Posted Aug 29, 2016

The detailed paper “Pipeline Insurance – Technical Aspects of Underwriting And Claims” shows that a good pipeline leak detection system and a good leak response plan can reduce insurance costs. Authors Richard Radevsky and Doug Scott provide insight on a world of pipeline insurance that often appears mysterious to the owner/operator of a pipeline. It seems that insurers do, after all, work within defined business parameters that make sense when explained. 

The relevant insurance coverages for pipelines are construction, property damage, business interruption, and liability. Among these, liability insurance is probably the most important. Pipeline leaks are not unusual, many are small-scale and the insurance costs negligible. However, cases of significant spills from large leaks or full-bore ruptures of pipelines have become more frequent and are causing significant pollution, fires or explosions with serious damage and casualties.

Insurance, underwriters ask two key questions when considering whether to cover pipelines:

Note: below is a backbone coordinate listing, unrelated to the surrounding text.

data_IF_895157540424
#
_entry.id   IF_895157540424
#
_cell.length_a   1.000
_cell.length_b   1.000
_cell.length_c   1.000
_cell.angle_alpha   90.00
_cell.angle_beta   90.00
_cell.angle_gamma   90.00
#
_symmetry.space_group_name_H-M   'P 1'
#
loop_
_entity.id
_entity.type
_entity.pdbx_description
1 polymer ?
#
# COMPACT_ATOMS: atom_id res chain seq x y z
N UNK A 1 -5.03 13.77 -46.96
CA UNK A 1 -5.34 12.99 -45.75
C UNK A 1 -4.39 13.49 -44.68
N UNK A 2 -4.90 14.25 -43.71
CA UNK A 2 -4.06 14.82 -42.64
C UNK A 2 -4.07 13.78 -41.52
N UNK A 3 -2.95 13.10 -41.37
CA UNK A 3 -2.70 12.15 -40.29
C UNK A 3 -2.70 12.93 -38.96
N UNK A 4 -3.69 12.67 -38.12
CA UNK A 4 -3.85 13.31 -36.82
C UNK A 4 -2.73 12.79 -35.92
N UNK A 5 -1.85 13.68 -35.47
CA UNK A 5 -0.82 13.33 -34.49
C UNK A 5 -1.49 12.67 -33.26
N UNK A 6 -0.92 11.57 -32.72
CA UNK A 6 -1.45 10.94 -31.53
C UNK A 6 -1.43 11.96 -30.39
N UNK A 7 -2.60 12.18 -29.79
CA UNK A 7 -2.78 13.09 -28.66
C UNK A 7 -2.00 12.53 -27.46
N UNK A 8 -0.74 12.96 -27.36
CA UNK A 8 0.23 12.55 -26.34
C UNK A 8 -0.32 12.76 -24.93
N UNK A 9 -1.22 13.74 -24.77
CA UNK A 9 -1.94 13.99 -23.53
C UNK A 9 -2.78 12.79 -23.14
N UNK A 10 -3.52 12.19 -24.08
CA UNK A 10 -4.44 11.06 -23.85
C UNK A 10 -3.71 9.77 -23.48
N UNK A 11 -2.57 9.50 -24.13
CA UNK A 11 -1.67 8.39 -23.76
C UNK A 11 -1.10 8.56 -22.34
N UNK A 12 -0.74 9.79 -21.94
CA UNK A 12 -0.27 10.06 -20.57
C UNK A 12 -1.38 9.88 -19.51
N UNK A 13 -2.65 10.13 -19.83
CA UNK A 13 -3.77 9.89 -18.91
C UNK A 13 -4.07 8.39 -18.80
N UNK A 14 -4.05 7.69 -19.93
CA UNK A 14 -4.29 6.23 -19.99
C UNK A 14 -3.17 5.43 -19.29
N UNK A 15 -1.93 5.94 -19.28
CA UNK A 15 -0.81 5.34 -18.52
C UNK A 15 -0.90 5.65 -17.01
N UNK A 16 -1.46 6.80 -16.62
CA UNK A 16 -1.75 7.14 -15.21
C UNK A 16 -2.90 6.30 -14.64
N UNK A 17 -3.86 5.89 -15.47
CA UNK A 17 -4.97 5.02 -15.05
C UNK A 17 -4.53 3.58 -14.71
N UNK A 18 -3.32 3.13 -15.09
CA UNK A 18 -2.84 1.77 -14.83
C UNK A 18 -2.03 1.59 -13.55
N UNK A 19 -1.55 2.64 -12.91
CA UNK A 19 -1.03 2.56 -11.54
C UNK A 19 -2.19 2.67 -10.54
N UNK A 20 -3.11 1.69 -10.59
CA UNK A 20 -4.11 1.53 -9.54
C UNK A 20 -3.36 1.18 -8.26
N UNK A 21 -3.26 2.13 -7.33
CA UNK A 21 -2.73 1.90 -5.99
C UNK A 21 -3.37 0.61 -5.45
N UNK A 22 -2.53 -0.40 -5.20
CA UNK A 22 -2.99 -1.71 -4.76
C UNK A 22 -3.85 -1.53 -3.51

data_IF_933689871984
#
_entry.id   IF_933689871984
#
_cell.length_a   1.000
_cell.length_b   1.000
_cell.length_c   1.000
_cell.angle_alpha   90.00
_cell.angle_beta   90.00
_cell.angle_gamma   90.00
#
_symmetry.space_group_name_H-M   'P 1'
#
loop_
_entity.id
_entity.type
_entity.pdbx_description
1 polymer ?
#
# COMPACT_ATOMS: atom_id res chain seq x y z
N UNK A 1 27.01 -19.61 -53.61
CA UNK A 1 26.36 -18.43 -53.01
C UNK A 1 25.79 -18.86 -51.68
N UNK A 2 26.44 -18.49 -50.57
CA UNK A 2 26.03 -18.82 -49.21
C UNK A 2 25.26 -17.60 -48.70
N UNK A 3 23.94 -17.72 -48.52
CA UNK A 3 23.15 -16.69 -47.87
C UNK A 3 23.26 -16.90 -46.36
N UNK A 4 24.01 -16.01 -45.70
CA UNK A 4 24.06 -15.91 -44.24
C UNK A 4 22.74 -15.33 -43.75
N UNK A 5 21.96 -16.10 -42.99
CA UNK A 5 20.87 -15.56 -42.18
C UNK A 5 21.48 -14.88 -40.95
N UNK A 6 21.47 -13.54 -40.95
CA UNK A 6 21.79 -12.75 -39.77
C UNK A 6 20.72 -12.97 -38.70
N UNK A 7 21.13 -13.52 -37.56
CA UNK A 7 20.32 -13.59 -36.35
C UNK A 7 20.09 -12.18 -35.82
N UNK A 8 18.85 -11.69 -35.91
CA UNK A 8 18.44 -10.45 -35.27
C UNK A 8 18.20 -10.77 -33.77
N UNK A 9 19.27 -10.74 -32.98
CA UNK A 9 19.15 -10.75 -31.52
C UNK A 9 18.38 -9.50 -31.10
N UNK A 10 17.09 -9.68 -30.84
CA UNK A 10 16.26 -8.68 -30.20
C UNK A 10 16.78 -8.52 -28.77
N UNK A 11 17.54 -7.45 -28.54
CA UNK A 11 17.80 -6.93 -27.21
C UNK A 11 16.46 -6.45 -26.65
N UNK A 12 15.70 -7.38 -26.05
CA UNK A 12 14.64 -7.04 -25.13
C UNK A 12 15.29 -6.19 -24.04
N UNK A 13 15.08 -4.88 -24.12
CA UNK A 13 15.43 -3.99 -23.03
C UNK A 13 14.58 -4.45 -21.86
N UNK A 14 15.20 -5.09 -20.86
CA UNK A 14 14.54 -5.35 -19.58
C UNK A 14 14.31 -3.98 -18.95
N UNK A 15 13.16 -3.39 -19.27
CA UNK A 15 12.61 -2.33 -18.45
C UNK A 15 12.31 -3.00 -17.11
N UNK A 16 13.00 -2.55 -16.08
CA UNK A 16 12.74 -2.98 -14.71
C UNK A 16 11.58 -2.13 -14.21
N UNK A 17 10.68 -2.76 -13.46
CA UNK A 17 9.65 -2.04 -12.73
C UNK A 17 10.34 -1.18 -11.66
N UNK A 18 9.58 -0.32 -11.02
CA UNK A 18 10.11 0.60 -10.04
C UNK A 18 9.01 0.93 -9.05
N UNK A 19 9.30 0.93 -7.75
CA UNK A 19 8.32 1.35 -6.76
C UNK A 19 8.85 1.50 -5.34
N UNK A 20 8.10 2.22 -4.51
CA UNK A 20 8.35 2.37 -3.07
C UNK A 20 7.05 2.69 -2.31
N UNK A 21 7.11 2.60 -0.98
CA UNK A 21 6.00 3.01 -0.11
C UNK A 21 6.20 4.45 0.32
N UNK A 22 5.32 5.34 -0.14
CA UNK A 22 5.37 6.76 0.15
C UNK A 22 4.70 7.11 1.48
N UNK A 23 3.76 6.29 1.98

• How big a spill?
  • How often could it happen?
  • The factors on which the insurance underwriter bases his judgment include:
  • The age and type of pipeline and its location
  • Exposure to perils
  • Topographical and meteorological conditions to which the pipeline is exposed 
  • The way the pipeline is managed by the owner/operator 
  • The product(s) that the pipeline transports
  • The size of possible loss

What influences the cost and terms of insurance coverage? 

Besides the statistics of the pipeline - how long it is, how large it is, what it carries and the terrain through which it passes, an underwriter has to judge how well a pipeline company is likely to behave when faced with a potential disaster. This is where the pipeline owners can look for cost savings on the insurance bill because the underwriter knows that a good performance will greatly reduce the consequence and the pay-out. The underwriter will look at the risk management, loss avoidance, and disaster mitigation philosophies of the pipeline operators. How seriously are such subjects taken within the insured company? The pipeline operator must address the relevant hazards in a systematic way. Underwriters expect systems in place to detect leaks quickly and want to see that staff has been trained to recognize the early signs of a problem and to take the correct actions to obtain the best outcome. This is why a good leak detection program and an effective response plan should reduce the insurance premium.

Radevsky R, Scott D, (2004, June 2 -4): Pipeline insurance – technical aspects of underwriting and claims Paper presented at Conference on Terrain and Geohazard Challenges Facing Onshore Oil and Gas Pipelines: Published by Institution of Civil Engineers London

By: Atmos International
Date: 11 October 2019